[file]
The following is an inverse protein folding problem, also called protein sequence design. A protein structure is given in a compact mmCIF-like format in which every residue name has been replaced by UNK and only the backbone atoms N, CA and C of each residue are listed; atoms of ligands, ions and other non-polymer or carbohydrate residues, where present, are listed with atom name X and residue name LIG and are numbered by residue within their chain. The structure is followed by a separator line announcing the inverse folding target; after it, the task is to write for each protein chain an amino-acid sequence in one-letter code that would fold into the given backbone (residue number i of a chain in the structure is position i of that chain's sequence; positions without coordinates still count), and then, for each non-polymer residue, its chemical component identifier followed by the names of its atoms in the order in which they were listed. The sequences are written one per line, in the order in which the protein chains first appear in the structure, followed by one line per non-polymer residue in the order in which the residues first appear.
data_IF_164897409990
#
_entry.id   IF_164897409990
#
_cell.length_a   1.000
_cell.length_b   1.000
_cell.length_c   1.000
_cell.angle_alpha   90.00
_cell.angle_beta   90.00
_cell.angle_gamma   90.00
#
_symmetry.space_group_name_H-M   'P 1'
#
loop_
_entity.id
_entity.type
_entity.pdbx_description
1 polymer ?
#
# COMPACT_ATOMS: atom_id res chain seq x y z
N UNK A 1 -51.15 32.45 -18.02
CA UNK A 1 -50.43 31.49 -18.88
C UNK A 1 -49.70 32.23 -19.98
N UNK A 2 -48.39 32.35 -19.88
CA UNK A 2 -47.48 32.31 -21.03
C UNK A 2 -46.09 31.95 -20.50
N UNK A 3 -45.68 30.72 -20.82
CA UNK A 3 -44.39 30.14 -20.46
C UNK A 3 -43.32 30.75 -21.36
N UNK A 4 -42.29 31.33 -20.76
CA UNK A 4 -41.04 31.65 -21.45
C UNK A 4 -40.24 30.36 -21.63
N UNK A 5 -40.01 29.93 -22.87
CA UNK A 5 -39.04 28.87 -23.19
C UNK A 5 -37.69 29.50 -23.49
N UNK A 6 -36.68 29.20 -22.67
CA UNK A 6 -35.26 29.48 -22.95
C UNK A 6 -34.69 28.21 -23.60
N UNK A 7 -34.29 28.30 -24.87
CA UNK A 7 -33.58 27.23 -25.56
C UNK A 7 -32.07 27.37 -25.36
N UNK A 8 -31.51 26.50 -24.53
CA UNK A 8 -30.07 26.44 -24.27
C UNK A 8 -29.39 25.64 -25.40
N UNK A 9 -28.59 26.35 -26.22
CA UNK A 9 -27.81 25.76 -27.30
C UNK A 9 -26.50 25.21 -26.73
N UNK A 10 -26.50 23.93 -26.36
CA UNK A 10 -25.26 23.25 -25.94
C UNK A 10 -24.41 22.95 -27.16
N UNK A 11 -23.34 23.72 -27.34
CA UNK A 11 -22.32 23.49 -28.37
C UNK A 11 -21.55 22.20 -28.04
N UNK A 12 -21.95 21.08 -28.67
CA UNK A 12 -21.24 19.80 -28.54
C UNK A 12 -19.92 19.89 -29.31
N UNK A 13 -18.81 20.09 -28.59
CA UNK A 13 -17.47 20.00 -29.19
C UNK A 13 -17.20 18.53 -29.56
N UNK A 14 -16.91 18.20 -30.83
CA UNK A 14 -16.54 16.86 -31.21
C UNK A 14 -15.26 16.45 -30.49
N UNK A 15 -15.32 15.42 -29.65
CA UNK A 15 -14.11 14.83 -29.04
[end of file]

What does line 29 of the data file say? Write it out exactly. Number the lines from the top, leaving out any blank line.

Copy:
CA UNK A 3 -44.39 30.14 -20.46